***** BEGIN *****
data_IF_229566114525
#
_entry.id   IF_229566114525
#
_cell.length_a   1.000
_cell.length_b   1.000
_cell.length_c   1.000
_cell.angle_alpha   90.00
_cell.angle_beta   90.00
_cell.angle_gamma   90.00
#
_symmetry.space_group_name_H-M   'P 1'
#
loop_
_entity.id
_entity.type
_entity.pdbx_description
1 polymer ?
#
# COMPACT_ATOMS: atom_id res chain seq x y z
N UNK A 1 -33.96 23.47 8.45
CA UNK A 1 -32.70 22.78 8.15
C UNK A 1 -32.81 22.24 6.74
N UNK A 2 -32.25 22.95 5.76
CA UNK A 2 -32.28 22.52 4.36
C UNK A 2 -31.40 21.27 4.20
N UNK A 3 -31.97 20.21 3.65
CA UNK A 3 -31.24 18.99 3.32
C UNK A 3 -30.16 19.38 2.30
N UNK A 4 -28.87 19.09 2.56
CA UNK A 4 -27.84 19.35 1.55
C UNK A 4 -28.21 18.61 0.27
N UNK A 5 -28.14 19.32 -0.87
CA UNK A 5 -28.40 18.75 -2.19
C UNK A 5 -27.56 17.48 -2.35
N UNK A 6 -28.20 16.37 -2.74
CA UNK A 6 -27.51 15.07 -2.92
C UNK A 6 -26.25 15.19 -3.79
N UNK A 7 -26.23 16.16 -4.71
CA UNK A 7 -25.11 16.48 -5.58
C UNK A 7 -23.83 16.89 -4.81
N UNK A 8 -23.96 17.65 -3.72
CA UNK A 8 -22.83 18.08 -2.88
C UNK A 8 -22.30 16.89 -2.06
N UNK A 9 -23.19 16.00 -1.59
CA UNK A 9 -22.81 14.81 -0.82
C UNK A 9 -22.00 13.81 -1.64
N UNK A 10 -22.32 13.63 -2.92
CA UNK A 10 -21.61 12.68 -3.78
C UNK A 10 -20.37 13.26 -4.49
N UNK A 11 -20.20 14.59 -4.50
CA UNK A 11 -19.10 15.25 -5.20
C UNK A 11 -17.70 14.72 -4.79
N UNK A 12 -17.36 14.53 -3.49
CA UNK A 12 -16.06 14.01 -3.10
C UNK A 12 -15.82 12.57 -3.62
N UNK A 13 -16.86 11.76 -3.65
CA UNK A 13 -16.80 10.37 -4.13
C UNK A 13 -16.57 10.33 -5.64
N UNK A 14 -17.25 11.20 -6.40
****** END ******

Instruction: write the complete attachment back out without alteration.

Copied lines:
data_IF_229566114525
#
_entry.id   IF_229566114525
#
_cell.length_a   1.000
_cell.length_b   1.000
_cell.length_c   1.000
_cell.angle_alpha   90.00
_cell.angle_beta   90.00
_cell.angle_gamma   90.00
#
_symmetry.space_group_name_H-M   'P 1'
#
loop_
_entity.id
_entity.type
_entity.pdbx_description
1 polymer ?
#
# COMPACT_ATOMS: atom_id res chain seq x y z
N UNK A 1 -33.96 23.47 8.45
CA UNK A 1 -32.70 22.78 8.15
C UNK A 1 -32.81 22.24 6.74
N UNK A 2 -32.25 22.95 5.76
CA UNK A 2 -32.28 22.52 4.36
C UNK A 2 -31.40 21.27 4.20
N UNK A 3 -31.97 20.21 3.65
CA UNK A 3 -31.24 18.99 3.32
C UNK A 3 -30.16 19.38 2.30
N UNK A 4 -28.87 19.09 2.56
CA UNK A 4 -27.84 19.35 1.55
C UNK A 4 -28.21 18.61 0.27
N UNK A 5 -28.14 19.32 -0.87
CA UNK A 5 -28.40 18.75 -2.19
C UNK A 5 -27.56 17.48 -2.35
N UNK A 6 -28.20 16.37 -2.74
CA UNK A 6 -27.51 15.07 -2.92
C UNK A 6 -26.25 15.19 -3.79
N UNK A 7 -26.23 16.16 -4.71
CA UNK A 7 -25.11 16.48 -5.58
C UNK A 7 -23.83 16.89 -4.81
N UNK A 8 -23.96 17.65 -3.72
CA UNK A 8 -22.83 18.08 -2.88
C UNK A 8 -22.30 16.89 -2.06
N UNK A 9 -23.19 16.00 -1.59
CA UNK A 9 -22.81 14.81 -0.82
C UNK A 9 -22.00 13.81 -1.64
N UNK A 10 -22.32 13.63 -2.92
CA UNK A 10 -21.61 12.68 -3.78
C UNK A 10 -20.37 13.26 -4.49
N UNK A 11 -20.20 14.59 -4.50
CA UNK A 11 -19.10 15.25 -5.20
C UNK A 11 -17.70 14.72 -4.79
N UNK A 12 -17.36 14.53 -3.49
CA UNK A 12 -16.06 14.01 -3.10
C UNK A 12 -15.82 12.57 -3.62
N UNK A 13 -16.86 11.76 -3.65
CA UNK A 13 -16.80 10.37 -4.13
C UNK A 13 -16.57 10.33 -5.64
N UNK A 14 -17.25 11.20 -6.40